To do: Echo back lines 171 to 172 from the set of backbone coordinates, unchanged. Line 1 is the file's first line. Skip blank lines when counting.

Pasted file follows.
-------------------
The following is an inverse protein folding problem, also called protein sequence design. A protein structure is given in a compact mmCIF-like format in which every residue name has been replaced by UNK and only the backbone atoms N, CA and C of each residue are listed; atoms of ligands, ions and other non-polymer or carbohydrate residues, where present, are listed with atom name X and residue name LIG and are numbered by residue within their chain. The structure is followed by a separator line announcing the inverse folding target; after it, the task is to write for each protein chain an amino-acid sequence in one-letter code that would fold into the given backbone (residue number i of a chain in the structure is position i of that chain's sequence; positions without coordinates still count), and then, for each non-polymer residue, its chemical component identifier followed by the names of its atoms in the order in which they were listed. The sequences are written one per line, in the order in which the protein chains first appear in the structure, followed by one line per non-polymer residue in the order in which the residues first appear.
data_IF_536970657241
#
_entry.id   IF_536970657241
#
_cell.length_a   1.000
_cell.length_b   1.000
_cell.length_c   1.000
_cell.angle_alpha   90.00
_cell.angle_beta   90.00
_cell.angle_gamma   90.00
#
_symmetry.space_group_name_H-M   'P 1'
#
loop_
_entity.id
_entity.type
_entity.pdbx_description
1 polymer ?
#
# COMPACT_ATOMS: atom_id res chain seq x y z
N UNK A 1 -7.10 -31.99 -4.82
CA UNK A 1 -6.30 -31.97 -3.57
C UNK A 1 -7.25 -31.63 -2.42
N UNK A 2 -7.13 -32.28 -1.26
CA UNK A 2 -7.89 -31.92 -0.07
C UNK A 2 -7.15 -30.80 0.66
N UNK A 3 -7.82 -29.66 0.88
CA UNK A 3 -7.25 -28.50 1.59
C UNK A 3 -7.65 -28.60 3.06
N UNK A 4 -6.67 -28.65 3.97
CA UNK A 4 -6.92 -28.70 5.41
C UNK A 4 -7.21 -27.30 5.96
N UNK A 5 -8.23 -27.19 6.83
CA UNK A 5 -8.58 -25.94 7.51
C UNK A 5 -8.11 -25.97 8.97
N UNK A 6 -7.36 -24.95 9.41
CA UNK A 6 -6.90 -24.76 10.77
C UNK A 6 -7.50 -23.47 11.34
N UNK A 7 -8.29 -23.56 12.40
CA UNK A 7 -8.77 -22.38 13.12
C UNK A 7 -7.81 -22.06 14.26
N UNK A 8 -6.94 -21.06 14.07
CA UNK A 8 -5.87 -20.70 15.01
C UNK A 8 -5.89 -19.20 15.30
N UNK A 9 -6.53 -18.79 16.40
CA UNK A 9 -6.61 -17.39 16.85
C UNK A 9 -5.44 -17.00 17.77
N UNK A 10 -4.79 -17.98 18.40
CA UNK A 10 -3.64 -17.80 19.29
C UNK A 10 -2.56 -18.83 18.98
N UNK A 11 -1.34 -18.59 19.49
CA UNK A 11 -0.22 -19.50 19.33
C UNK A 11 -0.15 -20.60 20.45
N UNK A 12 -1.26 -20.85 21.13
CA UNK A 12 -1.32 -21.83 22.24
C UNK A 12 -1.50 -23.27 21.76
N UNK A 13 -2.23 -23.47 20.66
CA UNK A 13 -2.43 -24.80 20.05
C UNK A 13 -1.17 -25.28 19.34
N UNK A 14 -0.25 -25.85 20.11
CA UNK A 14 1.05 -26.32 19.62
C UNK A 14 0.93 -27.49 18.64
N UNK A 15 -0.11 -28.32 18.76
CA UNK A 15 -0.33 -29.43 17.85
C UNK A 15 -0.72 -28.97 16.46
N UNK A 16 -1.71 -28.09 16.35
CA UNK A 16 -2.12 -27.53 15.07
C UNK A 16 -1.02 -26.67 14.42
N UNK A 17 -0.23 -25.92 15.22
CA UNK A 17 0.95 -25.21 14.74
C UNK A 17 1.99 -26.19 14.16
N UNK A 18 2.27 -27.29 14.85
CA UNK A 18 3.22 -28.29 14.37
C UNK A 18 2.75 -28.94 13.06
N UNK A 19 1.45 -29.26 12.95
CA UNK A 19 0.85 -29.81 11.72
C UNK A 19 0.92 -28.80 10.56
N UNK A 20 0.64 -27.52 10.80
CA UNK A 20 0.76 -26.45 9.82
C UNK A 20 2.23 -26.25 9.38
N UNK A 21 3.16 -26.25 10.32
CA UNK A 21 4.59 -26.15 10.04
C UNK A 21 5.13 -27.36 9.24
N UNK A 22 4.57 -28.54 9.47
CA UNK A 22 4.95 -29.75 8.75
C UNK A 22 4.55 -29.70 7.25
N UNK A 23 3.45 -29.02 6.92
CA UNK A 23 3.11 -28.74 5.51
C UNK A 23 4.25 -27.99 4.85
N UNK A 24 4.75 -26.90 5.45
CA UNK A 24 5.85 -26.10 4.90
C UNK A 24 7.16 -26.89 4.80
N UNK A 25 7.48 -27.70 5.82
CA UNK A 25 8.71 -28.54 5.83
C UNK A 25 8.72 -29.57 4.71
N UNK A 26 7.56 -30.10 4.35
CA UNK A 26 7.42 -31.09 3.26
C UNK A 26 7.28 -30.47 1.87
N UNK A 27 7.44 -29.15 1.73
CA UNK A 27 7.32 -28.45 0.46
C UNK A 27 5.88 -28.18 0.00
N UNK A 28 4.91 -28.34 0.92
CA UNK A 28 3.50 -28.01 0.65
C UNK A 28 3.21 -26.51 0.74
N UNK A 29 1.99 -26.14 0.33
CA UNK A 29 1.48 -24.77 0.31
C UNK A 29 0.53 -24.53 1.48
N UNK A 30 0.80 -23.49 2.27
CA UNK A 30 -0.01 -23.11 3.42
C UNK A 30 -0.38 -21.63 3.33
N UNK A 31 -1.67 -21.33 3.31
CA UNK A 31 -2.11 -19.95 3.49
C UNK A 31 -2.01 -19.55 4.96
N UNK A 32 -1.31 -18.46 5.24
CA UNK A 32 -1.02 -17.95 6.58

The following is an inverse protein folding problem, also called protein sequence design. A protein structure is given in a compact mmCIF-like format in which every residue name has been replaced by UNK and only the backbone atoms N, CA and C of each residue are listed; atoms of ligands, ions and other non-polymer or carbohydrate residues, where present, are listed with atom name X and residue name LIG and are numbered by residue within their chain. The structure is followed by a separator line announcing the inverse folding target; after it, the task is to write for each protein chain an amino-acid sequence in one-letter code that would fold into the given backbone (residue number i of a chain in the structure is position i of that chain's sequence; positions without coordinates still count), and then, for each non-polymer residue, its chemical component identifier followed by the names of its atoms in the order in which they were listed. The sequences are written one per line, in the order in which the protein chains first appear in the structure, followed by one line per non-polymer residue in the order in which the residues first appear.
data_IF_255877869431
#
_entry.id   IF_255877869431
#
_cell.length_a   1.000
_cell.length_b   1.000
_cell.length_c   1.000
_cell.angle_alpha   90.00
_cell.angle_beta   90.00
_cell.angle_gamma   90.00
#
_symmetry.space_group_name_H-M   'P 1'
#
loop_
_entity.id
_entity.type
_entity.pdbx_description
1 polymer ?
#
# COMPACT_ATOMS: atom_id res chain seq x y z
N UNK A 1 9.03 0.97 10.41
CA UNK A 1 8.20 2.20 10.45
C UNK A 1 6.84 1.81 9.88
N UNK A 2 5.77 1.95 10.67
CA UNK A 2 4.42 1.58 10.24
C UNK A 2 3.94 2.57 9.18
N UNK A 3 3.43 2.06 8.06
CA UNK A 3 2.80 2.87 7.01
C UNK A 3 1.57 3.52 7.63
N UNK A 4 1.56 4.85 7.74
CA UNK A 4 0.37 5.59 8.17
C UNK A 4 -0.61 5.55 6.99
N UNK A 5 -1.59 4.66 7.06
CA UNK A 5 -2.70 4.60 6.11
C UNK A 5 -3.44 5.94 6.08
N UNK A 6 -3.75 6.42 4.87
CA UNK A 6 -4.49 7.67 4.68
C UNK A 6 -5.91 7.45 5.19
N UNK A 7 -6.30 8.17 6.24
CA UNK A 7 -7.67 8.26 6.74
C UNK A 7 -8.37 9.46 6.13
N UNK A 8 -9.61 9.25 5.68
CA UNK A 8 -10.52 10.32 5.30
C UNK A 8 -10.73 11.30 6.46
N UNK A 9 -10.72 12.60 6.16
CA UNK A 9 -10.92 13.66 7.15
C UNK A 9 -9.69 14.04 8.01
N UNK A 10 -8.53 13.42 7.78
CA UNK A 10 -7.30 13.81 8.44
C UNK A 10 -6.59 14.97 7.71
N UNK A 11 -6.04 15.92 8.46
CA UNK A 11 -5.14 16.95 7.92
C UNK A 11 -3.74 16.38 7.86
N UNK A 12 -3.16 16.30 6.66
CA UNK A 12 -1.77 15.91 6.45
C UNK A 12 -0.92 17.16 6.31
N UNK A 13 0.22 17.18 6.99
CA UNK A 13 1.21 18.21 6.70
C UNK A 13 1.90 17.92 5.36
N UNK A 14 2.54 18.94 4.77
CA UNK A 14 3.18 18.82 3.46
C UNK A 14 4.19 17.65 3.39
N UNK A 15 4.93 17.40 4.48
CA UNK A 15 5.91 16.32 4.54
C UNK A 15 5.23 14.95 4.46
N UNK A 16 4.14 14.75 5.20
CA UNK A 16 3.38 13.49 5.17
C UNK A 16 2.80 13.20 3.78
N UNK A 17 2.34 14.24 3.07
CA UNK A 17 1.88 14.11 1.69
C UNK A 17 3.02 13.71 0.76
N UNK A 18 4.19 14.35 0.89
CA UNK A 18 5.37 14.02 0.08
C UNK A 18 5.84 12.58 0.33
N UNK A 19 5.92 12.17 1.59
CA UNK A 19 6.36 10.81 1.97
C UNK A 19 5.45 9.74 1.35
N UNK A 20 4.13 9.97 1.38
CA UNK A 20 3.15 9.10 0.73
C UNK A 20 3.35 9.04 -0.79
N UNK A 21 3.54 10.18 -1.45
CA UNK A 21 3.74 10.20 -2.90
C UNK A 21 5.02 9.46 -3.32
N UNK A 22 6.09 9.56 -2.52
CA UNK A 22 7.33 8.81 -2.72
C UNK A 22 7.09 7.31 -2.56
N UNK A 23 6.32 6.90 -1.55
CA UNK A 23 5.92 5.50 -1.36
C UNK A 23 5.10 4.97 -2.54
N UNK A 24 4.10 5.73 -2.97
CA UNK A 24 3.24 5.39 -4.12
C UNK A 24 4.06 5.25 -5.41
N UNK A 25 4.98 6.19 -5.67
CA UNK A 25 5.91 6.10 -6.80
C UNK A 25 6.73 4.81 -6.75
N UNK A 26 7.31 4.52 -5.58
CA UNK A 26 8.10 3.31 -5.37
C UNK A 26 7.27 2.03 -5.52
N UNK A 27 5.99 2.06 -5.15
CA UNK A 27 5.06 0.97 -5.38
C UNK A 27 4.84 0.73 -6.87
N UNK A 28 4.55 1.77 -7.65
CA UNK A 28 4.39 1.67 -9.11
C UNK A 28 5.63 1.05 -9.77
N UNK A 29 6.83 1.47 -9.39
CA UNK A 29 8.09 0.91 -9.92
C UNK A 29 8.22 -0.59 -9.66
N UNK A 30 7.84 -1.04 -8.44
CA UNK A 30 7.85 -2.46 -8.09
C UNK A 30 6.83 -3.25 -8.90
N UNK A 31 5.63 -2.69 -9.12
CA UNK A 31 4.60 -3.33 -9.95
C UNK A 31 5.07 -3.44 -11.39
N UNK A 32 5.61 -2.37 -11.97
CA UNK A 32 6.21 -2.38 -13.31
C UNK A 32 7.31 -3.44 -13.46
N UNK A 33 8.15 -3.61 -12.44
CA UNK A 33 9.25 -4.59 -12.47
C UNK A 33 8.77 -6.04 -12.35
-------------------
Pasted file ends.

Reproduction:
N UNK A 12 -3.16 16.30 6.66
CA UNK A 12 -1.77 15.91 6.45